A Michigan Department of Natural Resources conservation officer rescued a shoeless 10-year-old boy who had crossed a busy highway and walked out onto the Lake Michigan ice Sunday afternoon.
According to a press release, Officer Patrick Hartsig had been working snowmobile patrol when he received a call about the boy who had run away from his family around 4 p.m. Sunday, crossed four lanes of traffic on U.S. Highway 2 near Gladstone, in Delta County, and walked out on the ice about a mile from shore.
The boy’s name has not been released.
Hartsig had been working snowmobile patrol in adjacent Alger County, the DNR said.
“On my way home, I heard a call on Delta dispatch of a runaway special needs boy that was somewhere south of Gladstone, on the ice on Little Bay de Noc,” Hartsig said in the press release. “I checked in with dispatch as I was near Hunter’s Point [on the bay] and launched my sled.”
Temperatures were in the teens and the wind was blowing 25 to 30 mph.
“With Conservation Officer Hartsig being out there on a regular basis, he had up-to-date accurate knowledge of potential bad ice areas,” said Lt. Eugene “Skip” Hagy, a district law supervisor with the DNR Law Enforcement Division’s district 2, which covers the easternmost six counties in the Upper Peninsula. “Normally, there is a shipping channel open in this area, but he knew it hadn’t been used in a few weeks, which allowed a more direct response.”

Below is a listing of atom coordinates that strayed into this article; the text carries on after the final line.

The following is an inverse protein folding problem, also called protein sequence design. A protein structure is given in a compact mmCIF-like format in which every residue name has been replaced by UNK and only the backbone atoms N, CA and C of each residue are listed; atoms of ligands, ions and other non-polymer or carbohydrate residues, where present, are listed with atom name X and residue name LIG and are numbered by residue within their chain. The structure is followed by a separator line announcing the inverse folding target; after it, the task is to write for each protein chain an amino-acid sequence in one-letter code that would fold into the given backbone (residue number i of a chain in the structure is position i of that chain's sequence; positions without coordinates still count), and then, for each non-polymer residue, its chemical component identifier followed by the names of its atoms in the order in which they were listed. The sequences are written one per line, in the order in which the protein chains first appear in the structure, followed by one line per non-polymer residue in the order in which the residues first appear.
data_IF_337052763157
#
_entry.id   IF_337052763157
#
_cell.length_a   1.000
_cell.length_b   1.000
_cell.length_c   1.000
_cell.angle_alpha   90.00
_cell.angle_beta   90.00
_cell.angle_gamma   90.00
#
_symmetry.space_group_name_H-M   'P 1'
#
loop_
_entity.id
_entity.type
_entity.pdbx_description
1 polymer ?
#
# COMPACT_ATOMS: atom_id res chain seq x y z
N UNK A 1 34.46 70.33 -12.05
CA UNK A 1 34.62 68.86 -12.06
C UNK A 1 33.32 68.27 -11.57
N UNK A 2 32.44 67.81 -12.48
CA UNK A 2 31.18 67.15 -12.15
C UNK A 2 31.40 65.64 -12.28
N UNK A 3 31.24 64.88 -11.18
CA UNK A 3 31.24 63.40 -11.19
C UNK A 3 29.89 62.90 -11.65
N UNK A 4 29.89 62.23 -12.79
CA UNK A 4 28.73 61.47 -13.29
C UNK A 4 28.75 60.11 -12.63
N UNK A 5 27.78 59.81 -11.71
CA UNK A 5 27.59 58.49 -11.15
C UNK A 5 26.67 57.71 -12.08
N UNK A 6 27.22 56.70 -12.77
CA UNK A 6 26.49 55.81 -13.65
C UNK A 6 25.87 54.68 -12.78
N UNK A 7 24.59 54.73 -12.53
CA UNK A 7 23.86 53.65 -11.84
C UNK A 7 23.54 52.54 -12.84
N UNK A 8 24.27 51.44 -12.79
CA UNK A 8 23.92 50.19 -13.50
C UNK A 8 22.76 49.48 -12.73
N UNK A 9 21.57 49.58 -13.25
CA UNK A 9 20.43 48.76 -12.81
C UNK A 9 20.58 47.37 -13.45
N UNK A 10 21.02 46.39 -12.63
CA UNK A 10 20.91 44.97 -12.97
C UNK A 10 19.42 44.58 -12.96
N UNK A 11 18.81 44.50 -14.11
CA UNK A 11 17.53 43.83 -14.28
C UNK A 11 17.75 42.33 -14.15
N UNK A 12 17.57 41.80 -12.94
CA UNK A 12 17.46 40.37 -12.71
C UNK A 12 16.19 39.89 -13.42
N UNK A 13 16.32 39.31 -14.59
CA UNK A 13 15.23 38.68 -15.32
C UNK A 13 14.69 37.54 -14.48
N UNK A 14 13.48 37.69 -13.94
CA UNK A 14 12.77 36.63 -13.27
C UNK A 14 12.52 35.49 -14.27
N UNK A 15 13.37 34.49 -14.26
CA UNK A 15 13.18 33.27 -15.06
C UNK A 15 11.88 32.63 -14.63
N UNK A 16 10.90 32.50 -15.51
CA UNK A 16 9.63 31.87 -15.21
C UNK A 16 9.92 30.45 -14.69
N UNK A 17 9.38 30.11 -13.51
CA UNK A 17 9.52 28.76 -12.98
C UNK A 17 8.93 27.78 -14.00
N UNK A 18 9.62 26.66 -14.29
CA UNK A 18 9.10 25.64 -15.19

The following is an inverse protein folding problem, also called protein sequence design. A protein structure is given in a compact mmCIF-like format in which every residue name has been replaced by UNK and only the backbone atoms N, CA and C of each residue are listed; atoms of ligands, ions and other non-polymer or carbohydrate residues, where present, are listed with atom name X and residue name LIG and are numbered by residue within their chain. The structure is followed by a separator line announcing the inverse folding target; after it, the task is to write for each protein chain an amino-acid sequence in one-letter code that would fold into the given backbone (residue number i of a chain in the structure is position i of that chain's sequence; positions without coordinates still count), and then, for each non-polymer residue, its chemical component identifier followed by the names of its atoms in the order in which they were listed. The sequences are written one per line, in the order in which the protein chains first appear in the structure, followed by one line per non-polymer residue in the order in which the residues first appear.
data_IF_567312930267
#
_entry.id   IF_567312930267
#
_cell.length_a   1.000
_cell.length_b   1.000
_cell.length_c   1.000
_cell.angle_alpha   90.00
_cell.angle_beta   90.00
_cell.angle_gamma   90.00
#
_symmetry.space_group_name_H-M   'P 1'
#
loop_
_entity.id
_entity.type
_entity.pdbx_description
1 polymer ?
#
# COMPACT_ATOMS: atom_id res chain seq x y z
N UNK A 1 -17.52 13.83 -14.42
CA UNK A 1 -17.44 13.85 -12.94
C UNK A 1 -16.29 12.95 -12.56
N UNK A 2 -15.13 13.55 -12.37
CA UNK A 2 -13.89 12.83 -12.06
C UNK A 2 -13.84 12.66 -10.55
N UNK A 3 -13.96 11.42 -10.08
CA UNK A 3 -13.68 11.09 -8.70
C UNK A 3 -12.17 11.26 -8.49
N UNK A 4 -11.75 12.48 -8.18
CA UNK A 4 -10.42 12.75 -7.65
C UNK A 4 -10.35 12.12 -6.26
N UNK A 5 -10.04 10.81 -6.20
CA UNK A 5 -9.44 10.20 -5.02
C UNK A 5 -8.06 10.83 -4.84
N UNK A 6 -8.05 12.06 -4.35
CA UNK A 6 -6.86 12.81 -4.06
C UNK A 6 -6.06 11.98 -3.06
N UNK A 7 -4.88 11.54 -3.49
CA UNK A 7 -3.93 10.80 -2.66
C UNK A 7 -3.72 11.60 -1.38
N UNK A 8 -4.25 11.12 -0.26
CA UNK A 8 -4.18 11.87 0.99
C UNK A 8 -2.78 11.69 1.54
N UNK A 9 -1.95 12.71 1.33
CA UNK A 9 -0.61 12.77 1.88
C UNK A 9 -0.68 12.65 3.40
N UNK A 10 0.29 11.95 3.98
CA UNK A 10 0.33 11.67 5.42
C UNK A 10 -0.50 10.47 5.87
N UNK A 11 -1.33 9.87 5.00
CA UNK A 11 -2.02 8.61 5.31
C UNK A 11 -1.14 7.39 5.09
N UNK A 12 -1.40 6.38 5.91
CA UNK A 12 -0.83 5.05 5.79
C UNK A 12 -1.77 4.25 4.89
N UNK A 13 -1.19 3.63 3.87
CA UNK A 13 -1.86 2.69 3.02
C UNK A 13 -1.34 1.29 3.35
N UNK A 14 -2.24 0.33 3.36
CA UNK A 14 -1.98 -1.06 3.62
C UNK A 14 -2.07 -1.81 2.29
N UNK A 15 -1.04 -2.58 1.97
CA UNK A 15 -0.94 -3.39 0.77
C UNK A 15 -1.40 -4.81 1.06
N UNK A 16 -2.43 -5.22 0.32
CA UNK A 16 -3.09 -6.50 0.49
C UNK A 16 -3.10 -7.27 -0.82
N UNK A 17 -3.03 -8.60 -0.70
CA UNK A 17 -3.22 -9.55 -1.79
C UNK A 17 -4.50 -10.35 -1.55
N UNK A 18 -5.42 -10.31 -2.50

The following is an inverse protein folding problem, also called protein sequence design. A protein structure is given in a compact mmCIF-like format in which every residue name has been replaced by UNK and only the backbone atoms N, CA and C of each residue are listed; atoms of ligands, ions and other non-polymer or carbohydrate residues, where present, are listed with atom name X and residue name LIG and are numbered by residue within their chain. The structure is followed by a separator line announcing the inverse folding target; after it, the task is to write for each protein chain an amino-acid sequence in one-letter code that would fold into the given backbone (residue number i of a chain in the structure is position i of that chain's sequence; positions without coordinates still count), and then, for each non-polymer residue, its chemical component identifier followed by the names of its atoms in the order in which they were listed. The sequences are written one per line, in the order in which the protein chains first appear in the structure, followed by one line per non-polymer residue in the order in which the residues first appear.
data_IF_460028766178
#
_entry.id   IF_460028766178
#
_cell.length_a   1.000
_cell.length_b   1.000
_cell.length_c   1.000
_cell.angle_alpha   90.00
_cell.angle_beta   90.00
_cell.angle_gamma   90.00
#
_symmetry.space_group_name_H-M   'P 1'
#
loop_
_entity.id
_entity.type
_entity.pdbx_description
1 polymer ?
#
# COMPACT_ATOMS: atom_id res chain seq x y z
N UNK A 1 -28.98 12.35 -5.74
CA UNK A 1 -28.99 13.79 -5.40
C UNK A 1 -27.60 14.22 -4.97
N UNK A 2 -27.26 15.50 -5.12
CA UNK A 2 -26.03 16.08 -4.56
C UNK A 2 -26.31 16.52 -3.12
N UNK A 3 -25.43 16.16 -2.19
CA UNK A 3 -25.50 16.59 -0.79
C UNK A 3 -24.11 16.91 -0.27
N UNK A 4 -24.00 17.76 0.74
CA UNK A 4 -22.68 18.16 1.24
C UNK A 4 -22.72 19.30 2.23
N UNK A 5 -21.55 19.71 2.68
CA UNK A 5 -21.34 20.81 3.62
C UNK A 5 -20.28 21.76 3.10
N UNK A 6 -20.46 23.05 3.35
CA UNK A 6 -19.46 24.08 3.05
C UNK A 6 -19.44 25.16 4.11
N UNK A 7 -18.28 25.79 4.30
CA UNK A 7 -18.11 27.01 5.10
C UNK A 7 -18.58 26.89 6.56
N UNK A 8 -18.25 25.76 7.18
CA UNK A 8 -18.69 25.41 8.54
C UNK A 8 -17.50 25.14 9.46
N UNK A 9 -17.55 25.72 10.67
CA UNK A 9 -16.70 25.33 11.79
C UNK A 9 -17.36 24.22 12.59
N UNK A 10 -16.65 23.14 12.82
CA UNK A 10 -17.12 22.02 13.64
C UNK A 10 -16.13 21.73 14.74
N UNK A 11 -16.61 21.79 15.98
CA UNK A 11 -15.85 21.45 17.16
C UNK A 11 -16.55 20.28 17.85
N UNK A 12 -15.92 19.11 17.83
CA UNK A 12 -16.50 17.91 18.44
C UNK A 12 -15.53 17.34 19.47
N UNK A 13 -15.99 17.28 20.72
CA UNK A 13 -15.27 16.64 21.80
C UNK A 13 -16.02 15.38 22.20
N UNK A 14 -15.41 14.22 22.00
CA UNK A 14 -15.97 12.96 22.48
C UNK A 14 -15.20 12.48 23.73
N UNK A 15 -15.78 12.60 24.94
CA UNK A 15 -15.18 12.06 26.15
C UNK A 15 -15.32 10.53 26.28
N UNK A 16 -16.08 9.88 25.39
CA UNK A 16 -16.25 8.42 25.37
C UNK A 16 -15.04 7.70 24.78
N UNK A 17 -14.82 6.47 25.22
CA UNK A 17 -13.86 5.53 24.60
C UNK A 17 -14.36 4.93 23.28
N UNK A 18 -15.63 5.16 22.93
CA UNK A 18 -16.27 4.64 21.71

It wasn’t long before Hartsig located the boy.
“I found him with no shoes on, wandering around about a mile away from shore,” Hartsig said. “There was no one around him. There was one old ice shack. No one was in it.”
The boy was wearing jeans, a shirt and a jacket, but had no hat or gloves and his stocking feet were wet and cold.
“He was crying, he was scared,” Hartsig said. “I asked him where he was going and he said he didn’t know. He said his feet hurt.”
Hartsig, who is a first aid instructor and former paramedic, took off the boy’s socks and warmed his feet. He then put his own boots, gloves and snowmobile helmet on the child.
Hartsig sat the boy in front of him on the snowmobile and the two sped across the ice to the Michigan State Police post in Gladstone. There, the boy’s mother, a county sheriff’s deputy and an ambulance were waiting.
“Pat’s quick response, while having the right tools, training, and local knowledge of his work area, turned a bad situation around before it could get worse,” said Sgt. Jerrold Fitzgibbon, who oversees conservation officers, including Hartsig, in Alger, Delta and Schoolcraft counties. “This could easily have ended poorly for the boy had Pat not been there and located him as quickly as he did.”
Hartsig was hired by the DNR about two years ago. He has patrolled Delta County since. He is originally from Romeo, located in Macomb County.